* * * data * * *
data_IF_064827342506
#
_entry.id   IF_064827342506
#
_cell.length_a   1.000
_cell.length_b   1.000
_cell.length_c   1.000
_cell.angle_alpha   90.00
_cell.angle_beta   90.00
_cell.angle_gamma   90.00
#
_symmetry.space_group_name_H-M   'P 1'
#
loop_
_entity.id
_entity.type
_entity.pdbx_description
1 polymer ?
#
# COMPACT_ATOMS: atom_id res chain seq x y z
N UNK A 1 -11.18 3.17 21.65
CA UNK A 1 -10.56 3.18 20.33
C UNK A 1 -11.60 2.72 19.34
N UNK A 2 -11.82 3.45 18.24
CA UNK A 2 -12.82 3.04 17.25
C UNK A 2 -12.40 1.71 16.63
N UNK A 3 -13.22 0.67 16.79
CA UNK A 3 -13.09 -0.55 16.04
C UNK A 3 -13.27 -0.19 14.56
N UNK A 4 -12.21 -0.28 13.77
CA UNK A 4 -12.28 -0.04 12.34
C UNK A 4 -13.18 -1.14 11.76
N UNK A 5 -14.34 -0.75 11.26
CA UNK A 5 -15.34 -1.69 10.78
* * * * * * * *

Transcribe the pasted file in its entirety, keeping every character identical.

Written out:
data_IF_064827342506
#
_entry.id   IF_064827342506
#
_cell.length_a   1.000
_cell.length_b   1.000
_cell.length_c   1.000
_cell.angle_alpha   90.00
_cell.angle_beta   90.00
_cell.angle_gamma   90.00
#
_symmetry.space_group_name_H-M   'P 1'
#
loop_
_entity.id
_entity.type
_entity.pdbx_description
1 polymer ?
#
# COMPACT_ATOMS: atom_id res chain seq x y z
N UNK A 1 -11.18 3.17 21.65
CA UNK A 1 -10.56 3.18 20.33
C UNK A 1 -11.60 2.72 19.34
N UNK A 2 -11.82 3.45 18.24
CA UNK A 2 -12.82 3.04 17.25
C UNK A 2 -12.40 1.71 16.63
N UNK A 3 -13.22 0.67 16.79
CA UNK A 3 -13.09 -0.55 16.04
C UNK A 3 -13.27 -0.19 14.56
N UNK A 4 -12.21 -0.28 13.77
CA UNK A 4 -12.28 -0.04 12.34
C UNK A 4 -13.18 -1.14 11.76
N UNK A 5 -14.34 -0.75 11.26
CA UNK A 5 -15.34 -1.69 10.78